America’s next great golf course is here: the reimagined and reborn Dunes Course at Monterey Peninsula Country Club. The name will be familiar to enthusiasts of the old Crosby Clambake, as from 1947-64 the Dunes was one of the tournament’s host venues. In recent years MPCC has developed a national profile as its other course, the Shore, has joined the Pebble Beach Pro-Am rota and become one of the favorite tracks among PGA Tour pros because of its artistic holes and endless views. It was the success of the Shore renovation — overseen by the late architect-poet Mike Strantz at the turn of the century — that helped convince MPCC it was time to polish its other jewel.
The Dunes dates to 1925 and has a strong pedigree. The course was drawn up by Seth Raynor but he died in the early phases of construction. Fortuitously, Dr. Alister MacKenzie was working on Cypress Point, just a few bends down 17 Mile Drive, and his collaborator Robert Hunter oversaw the completion of the Dunes, which like Cypress winds its way through the forest and down to the sea. But unlike Cypress Point’s sandy soil, the Dunes was built largely on clay. Back when it used to rain in California, drainage could be a problem. In the late 1990’s MPCC retained Rees Jones to help avoid the winter quagmires.
Jones’s solution was to raise the small, well-protected greens. This aided drainage but made for very demanding approach shots; the deep bunkers severely punished even small misses. Strantz’s redone Shore Course was much more user-friendly than its longer, tighter big brother, and in recent years the MPCC membership was playing two-thirds of its rounds on the Shore.
MPCC talked to many top names about the Dunes redo but ultimately settled on Tom Fazio, who couldn’t resist the chance to be part of what is almost surely the last large-scale golf project in Pebble Beach. But Fazio, 71, is easing into retirement. Knowing he wouldn’t often be traveling out West, he entrusted day-to-day operations to two former associates, Tim Jackson and David Kahn, who have now hung up their own shingle, Jackson-Kahn Design. They were omnipresent throughout the project and did such tremendous work that the bronze plaque on the first tee gives Jackson-Kahn Design equal billing with Fazio.
The soul of the project was making the Dunes much dunesier, as beautiful sandscapes were conjured throughout the course. Modeled after the large dunes that already grace the 10th and 11th holes, the manmade dunes are already sprouting native vegetation and will only get more rustic and lovely in time. The old Dunes had greens that were monotonously uniform in shape and size, but now the putting surfaces vary from 4,000 square feet up to 13,000, with lots of undulation to distinguish them from gentle, smooth lines on the Shore. (Similarly, the cushy Rye grass fairways play much differently than the closely cropped fescue of the Shore.) The biggest knock on the old Dunes was that the first five holes were overly linear and rather boring, but they now feature much more movement along with a touch of whimsy; the par-3 4th has a huge green that wraps around a hillock, allowing for a back-right pin placement that is not visible from the tee. The fifth has become a drivable par-4 with a diabolical green. On the risk-reward par-5 9th hole, the green has been pushed back 40 yards into a dramatic amphitheater of dunes, which also brings into play an old creek. The 13th hole was previously a flat, straight par-5 but now the serpentine fairway plays through a valley of towering dunes. The Dunes’s signature hole has always been the par-3 14th, which demands a full-blooded carry over the Pacific. That remains unchanged but the hole has been enhanced by more natural bunkering, a larger green offering more pin placements and the importation of one tree to frame the vista; it has been so artfully placed that tourists are already confusing it with the iconic Lone Cypress.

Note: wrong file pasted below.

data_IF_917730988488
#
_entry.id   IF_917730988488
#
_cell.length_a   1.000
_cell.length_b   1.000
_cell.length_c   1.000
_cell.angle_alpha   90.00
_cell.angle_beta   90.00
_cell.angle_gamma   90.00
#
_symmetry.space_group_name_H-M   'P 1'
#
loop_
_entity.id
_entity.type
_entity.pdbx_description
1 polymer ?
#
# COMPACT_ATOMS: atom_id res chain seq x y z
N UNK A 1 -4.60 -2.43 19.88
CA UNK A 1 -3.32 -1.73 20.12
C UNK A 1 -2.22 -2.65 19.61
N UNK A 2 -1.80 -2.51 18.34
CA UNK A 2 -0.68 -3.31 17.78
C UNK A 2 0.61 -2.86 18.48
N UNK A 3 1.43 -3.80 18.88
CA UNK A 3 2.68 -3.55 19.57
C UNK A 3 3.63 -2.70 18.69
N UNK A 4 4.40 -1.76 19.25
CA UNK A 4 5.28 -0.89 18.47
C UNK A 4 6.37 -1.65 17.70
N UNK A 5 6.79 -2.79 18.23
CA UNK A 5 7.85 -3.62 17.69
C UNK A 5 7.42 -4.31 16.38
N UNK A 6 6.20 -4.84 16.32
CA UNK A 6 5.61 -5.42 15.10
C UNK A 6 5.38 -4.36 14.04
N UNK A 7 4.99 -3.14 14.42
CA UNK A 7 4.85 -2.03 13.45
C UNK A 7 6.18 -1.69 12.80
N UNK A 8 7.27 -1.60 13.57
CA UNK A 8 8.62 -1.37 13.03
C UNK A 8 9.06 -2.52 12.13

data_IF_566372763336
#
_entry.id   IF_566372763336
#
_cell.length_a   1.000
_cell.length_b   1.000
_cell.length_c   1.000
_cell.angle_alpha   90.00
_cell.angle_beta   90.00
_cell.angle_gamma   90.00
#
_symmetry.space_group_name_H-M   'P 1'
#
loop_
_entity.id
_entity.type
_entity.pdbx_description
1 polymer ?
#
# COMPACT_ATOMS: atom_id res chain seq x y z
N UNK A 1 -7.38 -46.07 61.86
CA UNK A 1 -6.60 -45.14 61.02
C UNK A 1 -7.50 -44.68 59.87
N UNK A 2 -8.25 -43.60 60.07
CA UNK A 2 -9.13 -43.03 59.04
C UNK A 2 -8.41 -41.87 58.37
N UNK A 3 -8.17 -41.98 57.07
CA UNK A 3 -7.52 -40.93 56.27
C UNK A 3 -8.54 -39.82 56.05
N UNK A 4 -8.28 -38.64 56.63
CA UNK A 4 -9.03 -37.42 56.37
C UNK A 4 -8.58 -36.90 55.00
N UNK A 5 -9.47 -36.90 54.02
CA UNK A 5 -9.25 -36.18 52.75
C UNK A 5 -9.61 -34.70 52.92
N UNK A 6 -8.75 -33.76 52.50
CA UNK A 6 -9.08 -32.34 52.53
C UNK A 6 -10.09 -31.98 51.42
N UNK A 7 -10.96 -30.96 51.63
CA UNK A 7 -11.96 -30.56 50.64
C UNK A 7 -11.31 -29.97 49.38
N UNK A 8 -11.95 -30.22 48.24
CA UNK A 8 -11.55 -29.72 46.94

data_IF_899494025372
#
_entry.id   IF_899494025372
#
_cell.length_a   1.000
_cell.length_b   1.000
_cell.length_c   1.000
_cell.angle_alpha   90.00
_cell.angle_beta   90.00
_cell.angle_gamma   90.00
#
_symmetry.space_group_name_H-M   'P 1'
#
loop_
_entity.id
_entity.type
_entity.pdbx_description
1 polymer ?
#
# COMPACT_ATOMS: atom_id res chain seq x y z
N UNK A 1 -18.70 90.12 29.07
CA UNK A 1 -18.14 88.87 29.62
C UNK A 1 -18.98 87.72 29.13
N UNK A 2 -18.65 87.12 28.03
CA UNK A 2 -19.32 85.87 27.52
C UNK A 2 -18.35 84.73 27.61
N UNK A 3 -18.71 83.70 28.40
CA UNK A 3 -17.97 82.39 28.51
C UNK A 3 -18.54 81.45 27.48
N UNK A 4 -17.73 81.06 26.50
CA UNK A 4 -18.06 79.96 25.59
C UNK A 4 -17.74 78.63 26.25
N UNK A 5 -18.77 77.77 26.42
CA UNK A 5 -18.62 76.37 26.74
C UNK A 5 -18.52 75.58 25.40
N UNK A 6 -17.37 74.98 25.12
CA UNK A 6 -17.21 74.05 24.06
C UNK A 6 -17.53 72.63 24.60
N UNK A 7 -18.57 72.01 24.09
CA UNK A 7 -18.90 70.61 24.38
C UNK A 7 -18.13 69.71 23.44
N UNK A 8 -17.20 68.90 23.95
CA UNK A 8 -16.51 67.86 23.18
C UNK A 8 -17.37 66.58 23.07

Going forward the Dunes is sure to be a fixture of various Top 100 lists, and it should launch the star of Jackson-Kahn. The course will play host to the Clambake, perhaps as soon as 2018, with the plan being to alternate years with the Shore. With its spectacular new course, MPCC has also ended an old debate. Winged Foot and Baltusrol each have two courses with championship pedigrees but at both properties the tracks look and play pretty much the same. Whisper Rock is a cool scene and enjoys the starpower of various Tour players as members, but the outskirts of Scottsdale can’t compete with the grandeur of Pebble Beach. No, the best 36-hole club in America is now Monterey Peninsula, with two very different courses that are every bit as good as those that share the same famous coastline.